When do you start to blanket your horses?

Posted in: Horse Care

Well, it’s official.  Winter has finally decided to make it’s appearance in Montana. The big question for many winter residing horse owners is; to blanket or not to blanket my horse?

My feelings are that blanketing your horse depends on several different variables.  Here are four of the main circumstances that come to mind:

1. Your winter riding/competing plans.

2. Your horse’s housing situation. (enclosed stall, open stall with run, or pasture)

3. Your horse’s feed program. (constant forage, or scheduled feedings)

4. The weather.  (probably goes without saying)

For our personal situation, blanketing certain horses at certain times, seems to be the theme.  Most of our horses are kept pretty natural. We do not keep any of our horses in enclosed stalls, and many of them have no cover at all. They are all turned out to pasture and have feed in the form of a round bale accessible to them at all times. The only exception, being our stud, who has a very large pen (small pasture) and is fed on more of a schedule.

So when do I blanket, you might ask?

I blanket anything that I’m consistently riding indoors all winter. I do this to keep the hair slightly shorter just for the ease of cooling down and getting dry after a work out. If they have super long hair, it really adds on to my riding time (or should I say non-riding time). They sweat more easily (because they are fully insulated), and then it takes much longer to get them dry before leaving the barn.  I will still ride “other” horses on occasion that aren’t blanketed, but I’m very aware of how warm I let them get, and make sure I have plenty of cool down/drying time.  I don’t ride in a heated barn daily, but when I do travel to other barns that are, my horses are overly warm if their hair is too long.

These horses have a run in shed to stay dry and out of the wind.

These horses have a run in shed to stay dry and out of the wind.

I blanket any horses that are lacking cover when crazy weather is rolling in.  If they have been rained on, and I know it’s going to be freezing that night with high winds, I give them a waterproof/windproof layer. (Do not put on a blanket that isn’t water proof during wet weather. It will hold moisture and do more damage than good.) These horses are not blanketed most days, so it’s very important to remember to take them off when the sun comes out.  Believe it or not,  some of my horses are too warm in a blanket (even when it’s below zero) if the sun is shinning!  If they have access to a run in shed, I do not blanket them.  They have constant access to feed and water, and you’d be shocked to see how they lay in the snow to cool down most days! Even in Western MT!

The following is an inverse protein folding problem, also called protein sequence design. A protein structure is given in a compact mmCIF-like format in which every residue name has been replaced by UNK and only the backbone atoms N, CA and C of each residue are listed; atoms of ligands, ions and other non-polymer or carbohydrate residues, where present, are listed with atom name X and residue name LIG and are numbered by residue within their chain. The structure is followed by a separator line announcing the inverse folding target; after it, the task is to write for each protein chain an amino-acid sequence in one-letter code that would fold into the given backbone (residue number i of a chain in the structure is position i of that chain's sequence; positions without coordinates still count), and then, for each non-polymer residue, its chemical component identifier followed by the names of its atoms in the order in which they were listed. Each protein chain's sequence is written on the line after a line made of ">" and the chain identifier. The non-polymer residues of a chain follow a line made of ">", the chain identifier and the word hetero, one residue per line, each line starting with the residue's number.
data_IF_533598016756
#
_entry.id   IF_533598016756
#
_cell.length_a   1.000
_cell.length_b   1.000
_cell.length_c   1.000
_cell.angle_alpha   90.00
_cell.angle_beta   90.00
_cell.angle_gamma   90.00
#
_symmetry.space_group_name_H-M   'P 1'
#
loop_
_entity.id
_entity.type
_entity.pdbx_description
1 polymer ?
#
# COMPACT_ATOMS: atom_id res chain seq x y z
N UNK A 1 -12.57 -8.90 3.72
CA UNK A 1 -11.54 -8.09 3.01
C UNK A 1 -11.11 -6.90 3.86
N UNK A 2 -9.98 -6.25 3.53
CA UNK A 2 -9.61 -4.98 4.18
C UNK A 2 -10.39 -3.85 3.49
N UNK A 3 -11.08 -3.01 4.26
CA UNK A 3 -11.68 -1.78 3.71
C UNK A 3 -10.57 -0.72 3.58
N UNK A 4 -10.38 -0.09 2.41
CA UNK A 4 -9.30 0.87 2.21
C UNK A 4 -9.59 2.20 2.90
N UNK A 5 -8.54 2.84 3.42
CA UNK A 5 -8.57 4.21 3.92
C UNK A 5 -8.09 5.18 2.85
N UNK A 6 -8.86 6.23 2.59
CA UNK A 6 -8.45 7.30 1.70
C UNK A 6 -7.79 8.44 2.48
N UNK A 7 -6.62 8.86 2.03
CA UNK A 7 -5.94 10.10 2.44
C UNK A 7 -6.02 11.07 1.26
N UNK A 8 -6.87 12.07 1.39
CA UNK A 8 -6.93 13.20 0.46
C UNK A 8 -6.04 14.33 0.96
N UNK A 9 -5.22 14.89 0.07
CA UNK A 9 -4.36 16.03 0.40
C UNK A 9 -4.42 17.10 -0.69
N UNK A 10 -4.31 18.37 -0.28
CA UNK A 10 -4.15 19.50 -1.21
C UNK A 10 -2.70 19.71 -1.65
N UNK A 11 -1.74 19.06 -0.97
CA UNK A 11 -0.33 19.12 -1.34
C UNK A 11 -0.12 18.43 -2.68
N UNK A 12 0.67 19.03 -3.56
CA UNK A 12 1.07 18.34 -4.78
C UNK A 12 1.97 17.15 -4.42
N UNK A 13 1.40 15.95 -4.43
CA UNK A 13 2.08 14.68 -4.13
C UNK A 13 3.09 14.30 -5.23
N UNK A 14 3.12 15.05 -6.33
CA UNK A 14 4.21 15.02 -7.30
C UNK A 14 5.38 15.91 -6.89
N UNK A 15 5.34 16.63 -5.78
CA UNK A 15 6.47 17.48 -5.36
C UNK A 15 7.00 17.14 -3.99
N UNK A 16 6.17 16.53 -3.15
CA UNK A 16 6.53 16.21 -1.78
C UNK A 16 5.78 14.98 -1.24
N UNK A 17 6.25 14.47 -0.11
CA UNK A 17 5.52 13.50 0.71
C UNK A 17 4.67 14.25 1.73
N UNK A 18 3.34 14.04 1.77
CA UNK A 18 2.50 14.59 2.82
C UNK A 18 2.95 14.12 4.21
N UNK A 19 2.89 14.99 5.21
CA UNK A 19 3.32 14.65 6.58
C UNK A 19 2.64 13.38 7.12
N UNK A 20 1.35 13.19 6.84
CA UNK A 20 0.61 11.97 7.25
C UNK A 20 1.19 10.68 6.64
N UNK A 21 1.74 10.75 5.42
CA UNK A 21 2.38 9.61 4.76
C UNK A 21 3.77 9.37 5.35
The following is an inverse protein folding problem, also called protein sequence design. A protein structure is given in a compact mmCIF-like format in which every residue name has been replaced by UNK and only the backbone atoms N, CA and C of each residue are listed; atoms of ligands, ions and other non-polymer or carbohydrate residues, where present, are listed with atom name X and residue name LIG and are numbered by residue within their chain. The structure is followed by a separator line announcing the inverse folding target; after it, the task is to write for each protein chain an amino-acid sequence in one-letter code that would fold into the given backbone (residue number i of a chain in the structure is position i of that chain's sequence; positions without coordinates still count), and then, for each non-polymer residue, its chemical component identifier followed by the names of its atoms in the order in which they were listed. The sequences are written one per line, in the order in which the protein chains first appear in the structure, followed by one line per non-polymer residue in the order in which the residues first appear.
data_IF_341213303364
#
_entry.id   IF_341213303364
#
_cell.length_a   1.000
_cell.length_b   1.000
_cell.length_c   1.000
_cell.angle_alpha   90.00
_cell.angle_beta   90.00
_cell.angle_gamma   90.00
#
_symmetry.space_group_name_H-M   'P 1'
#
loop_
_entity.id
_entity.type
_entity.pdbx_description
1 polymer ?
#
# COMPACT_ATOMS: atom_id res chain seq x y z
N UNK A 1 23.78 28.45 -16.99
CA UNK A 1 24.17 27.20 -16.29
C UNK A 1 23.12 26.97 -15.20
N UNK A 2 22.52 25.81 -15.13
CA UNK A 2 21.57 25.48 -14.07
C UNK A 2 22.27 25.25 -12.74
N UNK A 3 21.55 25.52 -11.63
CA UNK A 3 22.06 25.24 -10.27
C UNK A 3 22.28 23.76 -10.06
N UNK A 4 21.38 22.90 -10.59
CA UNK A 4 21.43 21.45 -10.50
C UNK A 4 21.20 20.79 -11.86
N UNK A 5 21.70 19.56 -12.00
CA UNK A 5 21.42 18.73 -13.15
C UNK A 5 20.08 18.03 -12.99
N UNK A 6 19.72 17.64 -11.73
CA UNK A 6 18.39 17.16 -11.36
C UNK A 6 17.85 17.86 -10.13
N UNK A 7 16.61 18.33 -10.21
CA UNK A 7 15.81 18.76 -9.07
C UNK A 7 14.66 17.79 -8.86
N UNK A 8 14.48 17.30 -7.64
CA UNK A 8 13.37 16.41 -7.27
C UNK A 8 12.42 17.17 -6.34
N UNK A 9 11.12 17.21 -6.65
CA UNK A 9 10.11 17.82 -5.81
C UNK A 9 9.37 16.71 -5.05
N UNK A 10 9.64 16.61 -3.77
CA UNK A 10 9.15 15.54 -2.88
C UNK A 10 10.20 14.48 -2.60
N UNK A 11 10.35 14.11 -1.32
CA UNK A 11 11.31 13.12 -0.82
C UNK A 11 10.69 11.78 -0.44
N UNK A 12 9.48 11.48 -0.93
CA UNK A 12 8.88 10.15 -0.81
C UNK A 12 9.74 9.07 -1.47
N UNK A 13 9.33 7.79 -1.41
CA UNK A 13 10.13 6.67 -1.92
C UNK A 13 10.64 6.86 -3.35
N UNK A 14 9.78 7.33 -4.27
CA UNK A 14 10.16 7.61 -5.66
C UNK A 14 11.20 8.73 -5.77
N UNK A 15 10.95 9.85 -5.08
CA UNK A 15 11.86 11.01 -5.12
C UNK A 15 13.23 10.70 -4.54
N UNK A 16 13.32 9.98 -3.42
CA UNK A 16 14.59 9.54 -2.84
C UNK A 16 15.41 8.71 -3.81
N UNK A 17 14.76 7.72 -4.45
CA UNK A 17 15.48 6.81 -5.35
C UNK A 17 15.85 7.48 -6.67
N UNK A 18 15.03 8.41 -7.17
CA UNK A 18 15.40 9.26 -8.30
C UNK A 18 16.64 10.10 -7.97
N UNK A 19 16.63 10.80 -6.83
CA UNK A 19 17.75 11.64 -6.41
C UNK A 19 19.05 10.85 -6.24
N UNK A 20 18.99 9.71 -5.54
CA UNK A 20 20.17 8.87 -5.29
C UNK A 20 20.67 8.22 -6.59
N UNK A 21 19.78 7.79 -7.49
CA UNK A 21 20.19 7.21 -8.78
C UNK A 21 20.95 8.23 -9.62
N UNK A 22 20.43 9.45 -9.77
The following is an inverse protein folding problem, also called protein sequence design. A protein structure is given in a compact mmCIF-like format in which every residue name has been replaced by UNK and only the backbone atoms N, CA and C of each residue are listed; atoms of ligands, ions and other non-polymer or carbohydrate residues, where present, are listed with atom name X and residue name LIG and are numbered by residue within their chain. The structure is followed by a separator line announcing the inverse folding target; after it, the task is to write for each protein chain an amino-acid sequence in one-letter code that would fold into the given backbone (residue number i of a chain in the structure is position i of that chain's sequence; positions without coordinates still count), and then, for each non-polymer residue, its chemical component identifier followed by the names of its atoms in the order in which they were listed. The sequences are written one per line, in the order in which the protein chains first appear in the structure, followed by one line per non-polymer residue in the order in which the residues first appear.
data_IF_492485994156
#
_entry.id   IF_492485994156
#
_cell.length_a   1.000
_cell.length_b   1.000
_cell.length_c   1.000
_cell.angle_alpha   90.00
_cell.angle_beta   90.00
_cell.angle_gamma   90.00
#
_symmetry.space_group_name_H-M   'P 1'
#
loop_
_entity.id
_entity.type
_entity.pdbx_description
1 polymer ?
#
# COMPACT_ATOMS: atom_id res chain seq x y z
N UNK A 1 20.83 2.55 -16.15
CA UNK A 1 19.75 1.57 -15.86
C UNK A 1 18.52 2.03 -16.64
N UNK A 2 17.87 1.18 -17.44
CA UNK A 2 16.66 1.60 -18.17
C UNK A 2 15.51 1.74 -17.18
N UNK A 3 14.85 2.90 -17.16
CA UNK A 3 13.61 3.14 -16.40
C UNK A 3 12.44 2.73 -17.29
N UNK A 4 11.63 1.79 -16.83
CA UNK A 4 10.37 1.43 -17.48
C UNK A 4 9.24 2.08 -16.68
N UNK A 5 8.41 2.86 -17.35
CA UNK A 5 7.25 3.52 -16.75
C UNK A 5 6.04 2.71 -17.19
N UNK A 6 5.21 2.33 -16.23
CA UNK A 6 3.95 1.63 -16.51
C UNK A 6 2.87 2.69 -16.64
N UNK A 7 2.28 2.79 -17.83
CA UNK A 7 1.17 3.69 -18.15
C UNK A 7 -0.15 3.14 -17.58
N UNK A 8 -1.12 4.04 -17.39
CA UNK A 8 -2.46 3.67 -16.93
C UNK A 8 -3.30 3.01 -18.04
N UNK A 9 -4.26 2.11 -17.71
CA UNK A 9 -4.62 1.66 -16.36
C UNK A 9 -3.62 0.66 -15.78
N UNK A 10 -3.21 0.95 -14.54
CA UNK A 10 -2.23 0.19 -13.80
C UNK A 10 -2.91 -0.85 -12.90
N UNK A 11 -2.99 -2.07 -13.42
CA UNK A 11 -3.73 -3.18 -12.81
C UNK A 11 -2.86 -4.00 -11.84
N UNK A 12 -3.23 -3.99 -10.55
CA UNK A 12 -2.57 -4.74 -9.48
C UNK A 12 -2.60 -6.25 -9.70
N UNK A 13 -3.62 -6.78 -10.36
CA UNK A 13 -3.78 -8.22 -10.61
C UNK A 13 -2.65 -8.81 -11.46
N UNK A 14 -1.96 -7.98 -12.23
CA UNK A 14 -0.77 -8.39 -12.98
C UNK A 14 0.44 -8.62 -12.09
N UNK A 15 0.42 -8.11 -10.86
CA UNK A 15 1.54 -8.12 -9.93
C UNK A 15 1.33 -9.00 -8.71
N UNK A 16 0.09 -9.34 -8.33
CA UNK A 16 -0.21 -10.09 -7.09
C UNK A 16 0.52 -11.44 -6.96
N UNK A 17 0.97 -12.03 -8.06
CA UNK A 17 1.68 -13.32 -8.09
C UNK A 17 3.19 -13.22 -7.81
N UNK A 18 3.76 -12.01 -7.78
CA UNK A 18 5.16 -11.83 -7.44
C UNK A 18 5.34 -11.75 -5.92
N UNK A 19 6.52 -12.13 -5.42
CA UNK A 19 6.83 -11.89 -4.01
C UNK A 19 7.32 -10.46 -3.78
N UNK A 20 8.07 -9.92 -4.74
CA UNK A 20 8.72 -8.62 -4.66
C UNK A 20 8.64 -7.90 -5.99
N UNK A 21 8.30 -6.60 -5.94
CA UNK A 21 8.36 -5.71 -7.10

Full cover Blanket

This blanket does the job for our stud when there is rain, heavy winds, and freezing temps.

I also blanket our stud when the weather gets extra frigged, or in times of wind and rain. He does not live with his head buried in a round bale and huddled up with his buddies for warmth.  He gets fed morning and night, and though I do tend to feed him extra always, I like to know he’s warm if he runs out of feed in the middle of the day or night.  Basically “I” feel better when he’s babied, but I think he likes it too.

If you do decide to blanket your horse sporadically like I do for some, its very important that you get those blankets off when it warms up.  Most horses living in winter climates do a great job of keeping themselves warm naturally, and the last thing you want is for them to sweat during the day, and then be wet when the sun goes down.

And hey! Who needs to go to the gym when you can trudge through feet of snow, wearing 3 layers of your own clothes, packing around winter horse blankets???


Posted in: Horse Care

About Jessie Salter

Horses have been a part of my life since I can remember. Riding with my Dad as a youngster was what I lived for. There was nothing better than working cows, or racing my dad across an alfalfa field. It seems I never grew out...

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